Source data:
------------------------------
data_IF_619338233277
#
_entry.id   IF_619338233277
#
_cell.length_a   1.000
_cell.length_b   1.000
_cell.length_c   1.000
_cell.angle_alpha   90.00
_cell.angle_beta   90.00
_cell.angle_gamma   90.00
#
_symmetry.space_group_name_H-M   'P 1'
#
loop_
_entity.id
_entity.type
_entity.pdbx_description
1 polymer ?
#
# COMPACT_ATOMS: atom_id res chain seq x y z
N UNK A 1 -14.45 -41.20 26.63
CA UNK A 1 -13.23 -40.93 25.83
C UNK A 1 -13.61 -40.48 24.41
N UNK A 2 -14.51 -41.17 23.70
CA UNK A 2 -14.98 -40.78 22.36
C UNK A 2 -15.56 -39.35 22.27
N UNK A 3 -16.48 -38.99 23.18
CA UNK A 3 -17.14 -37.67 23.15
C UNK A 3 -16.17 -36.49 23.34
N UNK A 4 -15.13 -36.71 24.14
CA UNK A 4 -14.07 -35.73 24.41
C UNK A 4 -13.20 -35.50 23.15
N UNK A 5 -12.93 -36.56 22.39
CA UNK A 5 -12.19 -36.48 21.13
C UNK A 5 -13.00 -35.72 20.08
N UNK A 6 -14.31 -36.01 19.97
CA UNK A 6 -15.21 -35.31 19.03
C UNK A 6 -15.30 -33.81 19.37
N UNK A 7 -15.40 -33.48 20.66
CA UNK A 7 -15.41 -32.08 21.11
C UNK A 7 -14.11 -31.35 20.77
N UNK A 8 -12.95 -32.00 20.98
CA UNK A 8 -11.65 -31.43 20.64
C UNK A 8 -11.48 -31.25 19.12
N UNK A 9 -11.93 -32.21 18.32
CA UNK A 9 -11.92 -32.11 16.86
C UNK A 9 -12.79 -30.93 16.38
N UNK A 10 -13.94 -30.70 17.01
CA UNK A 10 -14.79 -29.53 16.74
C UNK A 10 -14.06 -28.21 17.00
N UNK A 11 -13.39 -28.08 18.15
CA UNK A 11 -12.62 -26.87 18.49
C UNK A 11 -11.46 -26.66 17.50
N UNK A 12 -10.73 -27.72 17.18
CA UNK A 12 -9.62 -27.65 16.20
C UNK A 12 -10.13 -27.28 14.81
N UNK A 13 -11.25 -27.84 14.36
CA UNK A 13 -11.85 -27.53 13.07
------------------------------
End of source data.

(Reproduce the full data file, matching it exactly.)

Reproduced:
data_IF_619338233277
#
_entry.id   IF_619338233277
#
_cell.length_a   1.000
_cell.length_b   1.000
_cell.length_c   1.000
_cell.angle_alpha   90.00
_cell.angle_beta   90.00
_cell.angle_gamma   90.00
#
_symmetry.space_group_name_H-M   'P 1'
#
loop_
_entity.id
_entity.type
_entity.pdbx_description
1 polymer ?
#
# COMPACT_ATOMS: atom_id res chain seq x y z
N UNK A 1 -14.45 -41.20 26.63
CA UNK A 1 -13.23 -40.93 25.83
C UNK A 1 -13.61 -40.48 24.41
N UNK A 2 -14.51 -41.17 23.70
CA UNK A 2 -14.98 -40.78 22.36
C UNK A 2 -15.56 -39.35 22.27
N UNK A 3 -16.48 -38.99 23.18
CA UNK A 3 -17.14 -37.67 23.15
C UNK A 3 -16.17 -36.49 23.34
N UNK A 4 -15.13 -36.71 24.14
CA UNK A 4 -14.07 -35.73 24.41
C UNK A 4 -13.20 -35.50 23.15
N UNK A 5 -12.93 -36.56 22.39
CA UNK A 5 -12.19 -36.48 21.13
C UNK A 5 -13.00 -35.72 20.08
N UNK A 6 -14.31 -36.01 19.97
CA UNK A 6 -15.21 -35.31 19.03
C UNK A 6 -15.30 -33.81 19.37
N UNK A 7 -15.40 -33.48 20.66
CA UNK A 7 -15.41 -32.08 21.11
C UNK A 7 -14.11 -31.35 20.77
N UNK A 8 -12.95 -32.00 20.98
CA UNK A 8 -11.65 -31.43 20.64
C UNK A 8 -11.48 -31.25 19.12
N UNK A 9 -11.93 -32.21 18.32
CA UNK A 9 -11.92 -32.11 16.86
C UNK A 9 -12.79 -30.93 16.38
N UNK A 10 -13.94 -30.70 17.01
CA UNK A 10 -14.79 -29.53 16.74
C UNK A 10 -14.06 -28.21 17.00
N UNK A 11 -13.39 -28.08 18.15
CA UNK A 11 -12.62 -26.87 18.49
C UNK A 11 -11.46 -26.66 17.50
N UNK A 12 -10.73 -27.72 17.18
CA UNK A 12 -9.62 -27.65 16.20
C UNK A 12 -10.13 -27.28 14.81
N UNK A 13 -11.25 -27.84 14.36
CA UNK A 13 -11.85 -27.53 13.07